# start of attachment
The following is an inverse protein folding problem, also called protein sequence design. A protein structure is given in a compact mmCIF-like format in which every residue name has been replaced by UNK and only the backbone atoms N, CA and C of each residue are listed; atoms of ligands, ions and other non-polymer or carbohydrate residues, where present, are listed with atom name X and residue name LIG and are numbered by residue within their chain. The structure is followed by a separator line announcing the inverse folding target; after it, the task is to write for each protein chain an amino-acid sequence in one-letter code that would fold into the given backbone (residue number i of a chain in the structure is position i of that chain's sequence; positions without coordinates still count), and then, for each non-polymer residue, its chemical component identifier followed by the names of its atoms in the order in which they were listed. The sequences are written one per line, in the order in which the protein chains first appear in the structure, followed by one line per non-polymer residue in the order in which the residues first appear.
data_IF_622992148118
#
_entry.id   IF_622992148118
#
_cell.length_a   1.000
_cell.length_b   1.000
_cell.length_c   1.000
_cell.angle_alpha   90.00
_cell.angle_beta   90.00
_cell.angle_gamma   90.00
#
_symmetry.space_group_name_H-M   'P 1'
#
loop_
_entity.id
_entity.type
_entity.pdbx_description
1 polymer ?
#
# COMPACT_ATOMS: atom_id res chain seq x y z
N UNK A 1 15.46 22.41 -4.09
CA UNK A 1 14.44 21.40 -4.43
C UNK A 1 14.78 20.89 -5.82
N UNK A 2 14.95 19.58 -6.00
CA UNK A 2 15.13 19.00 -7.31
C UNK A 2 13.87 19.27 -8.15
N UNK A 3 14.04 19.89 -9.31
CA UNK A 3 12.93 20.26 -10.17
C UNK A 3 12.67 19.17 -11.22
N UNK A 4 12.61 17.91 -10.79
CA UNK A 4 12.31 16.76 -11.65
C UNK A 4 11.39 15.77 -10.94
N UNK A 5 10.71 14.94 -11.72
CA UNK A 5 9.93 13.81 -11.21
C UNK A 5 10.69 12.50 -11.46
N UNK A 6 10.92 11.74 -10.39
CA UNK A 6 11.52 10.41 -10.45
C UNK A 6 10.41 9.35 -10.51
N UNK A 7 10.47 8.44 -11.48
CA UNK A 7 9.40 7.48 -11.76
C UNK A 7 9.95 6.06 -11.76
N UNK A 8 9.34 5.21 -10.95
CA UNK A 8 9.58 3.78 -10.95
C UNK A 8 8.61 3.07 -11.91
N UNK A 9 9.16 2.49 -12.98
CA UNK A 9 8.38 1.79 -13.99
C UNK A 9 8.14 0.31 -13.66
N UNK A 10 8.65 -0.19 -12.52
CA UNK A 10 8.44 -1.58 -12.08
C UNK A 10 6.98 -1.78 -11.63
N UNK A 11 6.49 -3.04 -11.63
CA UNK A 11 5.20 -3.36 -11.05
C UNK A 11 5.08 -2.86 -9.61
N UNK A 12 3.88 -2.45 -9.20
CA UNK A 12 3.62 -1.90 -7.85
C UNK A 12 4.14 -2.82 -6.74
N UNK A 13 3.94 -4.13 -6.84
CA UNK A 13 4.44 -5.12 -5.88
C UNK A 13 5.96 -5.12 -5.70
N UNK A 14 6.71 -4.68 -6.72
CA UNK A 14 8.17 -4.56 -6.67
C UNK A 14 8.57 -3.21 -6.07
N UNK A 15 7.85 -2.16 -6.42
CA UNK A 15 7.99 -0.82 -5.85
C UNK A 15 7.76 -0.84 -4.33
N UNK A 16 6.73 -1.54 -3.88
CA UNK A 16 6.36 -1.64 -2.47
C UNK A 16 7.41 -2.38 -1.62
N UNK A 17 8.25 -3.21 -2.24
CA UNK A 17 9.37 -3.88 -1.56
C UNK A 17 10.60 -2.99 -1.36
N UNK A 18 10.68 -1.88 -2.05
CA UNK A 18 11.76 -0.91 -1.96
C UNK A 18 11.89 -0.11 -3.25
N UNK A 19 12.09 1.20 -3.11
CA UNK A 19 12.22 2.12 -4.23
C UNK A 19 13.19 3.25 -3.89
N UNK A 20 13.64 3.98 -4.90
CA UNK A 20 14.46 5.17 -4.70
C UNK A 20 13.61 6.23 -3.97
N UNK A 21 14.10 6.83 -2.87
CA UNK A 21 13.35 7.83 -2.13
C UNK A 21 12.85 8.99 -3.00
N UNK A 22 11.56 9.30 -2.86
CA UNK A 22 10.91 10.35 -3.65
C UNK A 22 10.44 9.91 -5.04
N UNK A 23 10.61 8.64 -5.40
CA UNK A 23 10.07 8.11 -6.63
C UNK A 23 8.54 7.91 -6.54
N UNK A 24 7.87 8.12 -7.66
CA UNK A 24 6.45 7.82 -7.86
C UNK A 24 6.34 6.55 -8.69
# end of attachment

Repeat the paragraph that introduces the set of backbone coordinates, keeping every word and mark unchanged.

The following is an inverse protein folding problem, also called protein sequence design. A protein structure is given in a compact mmCIF-like format in which every residue name has been replaced by UNK and only the backbone atoms N, CA and C of each residue are listed; atoms of ligands, ions and other non-polymer or carbohydrate residues, where present, are listed with atom name X and residue name LIG and are numbered by residue within their chain. The structure is followed by a separator line announcing the inverse folding target; after it, the task is to write for each protein chain an amino-acid sequence in one-letter code that would fold into the given backbone (residue number i of a chain in the structure is position i of that chain's sequence; positions without coordinates still count), and then, for each non-polymer residue, its chemical component identifier followed by the names of its atoms in the order in which they were listed. The sequences are written one per line, in the order in which the protein chains first appear in the structure, followed by one line per non-polymer residue in the order in which the residues first appear.